Source: Journal of Bodywork and Movement Therapies - Category: Physiotherapy Authors: Tags: Observational Study Source Type: research
Introduction: Respiratory muscle strength (RMS) in patients with low back pain (LBP) has been a topic of recent investigation, but data comparing measured RMS to age-gender predicted values (AGPV) is limited in this population.Aim: To examine RMS and perceived disability (PD) in a LBP population with a wide range of PD and age seeking physical therapy for LBP.Methods: Thirty-one LBP patients (13 men, 18 women) underwent measurement of RMS via maximal inspiratory and expiratory pressure (MIP and MEP, respectively) using ATS/ERS guidelines which were compared to AGPV (Harik-Khan 1998, Black &Hyatt 1969). The Oswestry Dis...
Source: European Respiratory Journal - Category: Respiratory Medicine Authors: Tags: Physiotherapists Source Type: research
Conclusions: Baseline SMIP predicts change in PD after 1 month of PT. Lower baseline SMIP scores were associated with greater improvements in PD. Thus, PD in subjects with CLBP, and concurrent low SMIP, may be associated with deconditioning rather than structural pathology and therefore be more responsive to PT. PT targeted at improving SMIP may improve PD in CLBP.
Source: European Respiratory Journal - Category: Respiratory Medicine Authors: Tags: Rehabilitation and Chronic Care Source Type: research
CONCLUSIONS: Pain, disability, quality of life and fear-avoidance similarly improve by walking or exercise in chronic low back pain. Walking may be considered as an alternative to other physical activity. Further studies with larger samples, different walking dosages, and different walking types should be conducted. Implications for Rehabilitation Walking is commonly recommended as an activity in chronic low back pain. Pain, disability, and fear-avoidance similarly improve by walking or exercise. Adding walking to exercise does not induce greater improvement in the short-term. Walking may be a less-expensive alternative to...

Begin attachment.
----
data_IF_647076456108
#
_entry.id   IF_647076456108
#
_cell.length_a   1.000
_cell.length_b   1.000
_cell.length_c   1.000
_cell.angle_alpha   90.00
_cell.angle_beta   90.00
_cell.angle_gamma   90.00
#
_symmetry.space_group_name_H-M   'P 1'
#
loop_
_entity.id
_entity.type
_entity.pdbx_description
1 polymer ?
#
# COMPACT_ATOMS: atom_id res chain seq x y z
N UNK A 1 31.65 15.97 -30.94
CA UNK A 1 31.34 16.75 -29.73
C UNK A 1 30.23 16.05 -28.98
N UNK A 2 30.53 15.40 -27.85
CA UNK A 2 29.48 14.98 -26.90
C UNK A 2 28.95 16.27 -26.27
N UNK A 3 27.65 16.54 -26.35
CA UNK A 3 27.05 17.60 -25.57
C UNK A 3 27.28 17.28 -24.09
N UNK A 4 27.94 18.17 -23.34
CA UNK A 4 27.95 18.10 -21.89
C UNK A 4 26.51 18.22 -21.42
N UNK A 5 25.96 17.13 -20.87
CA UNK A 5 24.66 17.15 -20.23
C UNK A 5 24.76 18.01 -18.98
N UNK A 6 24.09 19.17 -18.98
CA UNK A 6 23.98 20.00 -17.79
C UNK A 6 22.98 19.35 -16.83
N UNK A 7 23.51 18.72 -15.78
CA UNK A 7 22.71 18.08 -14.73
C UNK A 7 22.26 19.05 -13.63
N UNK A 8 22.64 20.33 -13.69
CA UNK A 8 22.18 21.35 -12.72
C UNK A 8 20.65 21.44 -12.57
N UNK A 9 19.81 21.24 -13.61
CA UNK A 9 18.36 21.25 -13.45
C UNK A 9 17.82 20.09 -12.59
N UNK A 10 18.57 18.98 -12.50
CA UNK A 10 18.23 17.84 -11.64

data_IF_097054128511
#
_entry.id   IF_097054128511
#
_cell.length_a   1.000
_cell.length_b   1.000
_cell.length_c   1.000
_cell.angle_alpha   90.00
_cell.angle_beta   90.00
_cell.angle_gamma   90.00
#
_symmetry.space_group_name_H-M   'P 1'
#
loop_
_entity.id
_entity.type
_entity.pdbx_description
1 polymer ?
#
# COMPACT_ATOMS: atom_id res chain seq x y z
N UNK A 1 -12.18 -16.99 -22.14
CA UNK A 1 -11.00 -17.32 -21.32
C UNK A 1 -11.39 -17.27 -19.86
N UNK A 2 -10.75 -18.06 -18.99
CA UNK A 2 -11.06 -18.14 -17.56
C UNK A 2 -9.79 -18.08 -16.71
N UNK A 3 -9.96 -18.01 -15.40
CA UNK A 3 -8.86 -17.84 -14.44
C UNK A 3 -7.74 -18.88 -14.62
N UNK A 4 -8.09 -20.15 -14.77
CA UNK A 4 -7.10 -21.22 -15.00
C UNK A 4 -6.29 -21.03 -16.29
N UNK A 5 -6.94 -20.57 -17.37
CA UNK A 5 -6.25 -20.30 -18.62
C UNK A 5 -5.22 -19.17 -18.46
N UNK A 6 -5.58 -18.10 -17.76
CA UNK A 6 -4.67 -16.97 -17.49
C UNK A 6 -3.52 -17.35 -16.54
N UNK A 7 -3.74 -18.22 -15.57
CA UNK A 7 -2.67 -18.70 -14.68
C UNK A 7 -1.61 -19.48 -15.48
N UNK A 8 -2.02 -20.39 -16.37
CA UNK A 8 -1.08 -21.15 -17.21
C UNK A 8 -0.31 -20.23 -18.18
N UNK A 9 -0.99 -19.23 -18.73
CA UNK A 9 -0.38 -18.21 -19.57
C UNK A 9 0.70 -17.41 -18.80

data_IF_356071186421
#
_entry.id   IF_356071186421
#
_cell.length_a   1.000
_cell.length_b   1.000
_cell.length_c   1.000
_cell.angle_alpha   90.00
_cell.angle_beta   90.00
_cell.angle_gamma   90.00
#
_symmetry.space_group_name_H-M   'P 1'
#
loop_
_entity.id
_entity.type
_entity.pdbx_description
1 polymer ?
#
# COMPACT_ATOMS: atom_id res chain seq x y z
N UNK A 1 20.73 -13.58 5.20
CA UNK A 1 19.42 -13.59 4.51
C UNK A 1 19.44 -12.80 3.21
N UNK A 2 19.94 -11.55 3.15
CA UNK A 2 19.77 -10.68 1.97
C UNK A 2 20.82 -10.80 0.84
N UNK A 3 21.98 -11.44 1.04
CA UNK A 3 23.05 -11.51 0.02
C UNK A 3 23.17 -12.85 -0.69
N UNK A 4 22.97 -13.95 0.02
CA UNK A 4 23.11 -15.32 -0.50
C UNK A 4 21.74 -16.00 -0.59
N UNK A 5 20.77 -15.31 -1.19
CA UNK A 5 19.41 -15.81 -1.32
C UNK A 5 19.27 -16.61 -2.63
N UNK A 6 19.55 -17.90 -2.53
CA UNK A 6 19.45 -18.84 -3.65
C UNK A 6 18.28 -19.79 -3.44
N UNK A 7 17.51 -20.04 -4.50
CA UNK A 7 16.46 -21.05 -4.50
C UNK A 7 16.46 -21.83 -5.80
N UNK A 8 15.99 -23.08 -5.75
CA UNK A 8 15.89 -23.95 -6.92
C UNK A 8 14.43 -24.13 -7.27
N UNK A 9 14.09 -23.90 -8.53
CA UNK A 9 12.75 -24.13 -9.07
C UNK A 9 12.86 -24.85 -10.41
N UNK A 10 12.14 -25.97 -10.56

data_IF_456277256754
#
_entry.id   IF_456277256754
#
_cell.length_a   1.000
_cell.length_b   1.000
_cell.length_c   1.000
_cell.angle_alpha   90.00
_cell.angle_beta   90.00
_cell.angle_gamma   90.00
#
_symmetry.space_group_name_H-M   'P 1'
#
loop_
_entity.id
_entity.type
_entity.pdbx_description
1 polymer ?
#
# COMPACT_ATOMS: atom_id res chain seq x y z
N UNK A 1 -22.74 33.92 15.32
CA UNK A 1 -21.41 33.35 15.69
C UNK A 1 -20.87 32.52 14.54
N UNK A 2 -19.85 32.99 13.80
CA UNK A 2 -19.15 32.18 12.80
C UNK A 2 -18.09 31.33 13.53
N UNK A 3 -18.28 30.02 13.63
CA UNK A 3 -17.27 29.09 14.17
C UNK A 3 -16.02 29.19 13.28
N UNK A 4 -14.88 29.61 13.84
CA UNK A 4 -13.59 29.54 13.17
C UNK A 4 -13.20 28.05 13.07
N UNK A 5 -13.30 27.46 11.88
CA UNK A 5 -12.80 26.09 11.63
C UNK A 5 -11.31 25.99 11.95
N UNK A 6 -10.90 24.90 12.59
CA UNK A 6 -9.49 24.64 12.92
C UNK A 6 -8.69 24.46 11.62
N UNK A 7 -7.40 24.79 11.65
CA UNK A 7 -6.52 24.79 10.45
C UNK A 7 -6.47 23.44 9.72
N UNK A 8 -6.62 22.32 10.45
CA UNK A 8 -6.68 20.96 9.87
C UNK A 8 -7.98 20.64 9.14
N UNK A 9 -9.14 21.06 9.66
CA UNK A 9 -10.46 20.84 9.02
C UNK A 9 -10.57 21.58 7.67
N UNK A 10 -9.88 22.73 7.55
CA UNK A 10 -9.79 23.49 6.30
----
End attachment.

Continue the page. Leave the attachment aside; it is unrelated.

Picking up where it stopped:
Source: Disability and Rehabilitation - Category: Rehabilitation Authors: Tags: Disabil Rehabil Source Type: research
Study Design. Multicenter, prospective, cohort study. Objective. To estimate the Minimal Clinically Important Difference (MCID) for the physical (PCS) and mental (MCS) component summaries of Short Form SF-12 (SF-12), in patients with low back pain (LBP). Summary of Background Data. Quality of life is one of the core domains recommended to be assessed in patients with LBP. SF-12 is the most widely used instrument for this purpose, but its MCID was unknown. Methods. A total of 458 patients with subacute and chronic LBP were consecutively recruited across 21 practices. LBP, referred pain, disability, PCS, and MCS w...
Source: Spine - Category: Orthopaedics Tags: Health Services Research Source Type: research
Conclusion Lumbar spine arthrodesis was effective in improving pain, low back pain, functional capacity, limitation due to physical aspects, vitality, and social and emotional aspects. Patients without anxiety and depression symptoms had better results on the scales compared to those with such symptoms.
Source: Revista Brasileira de Ortopedia - Category: Orthopaedics Source Type: research
Conclusions: The finding that small indirect effects of the COPE intervention via changes in illness perceptions and pain catastrophizing on posttreatment disability could be estimated indicates that these variables may be viable treatment targets for biopsychosocial interventions; however, this finding must be viewed in light of the adjusted analyses, which showed that the indirect effects were significantly reduced through the inclusion of a treatment-mediator interaction term. PMID: 29186635 [PubMed - in process]
Source: Physical Therapy - Category: Physiotherapy Authors: Tags: Phys Ther Source Type: research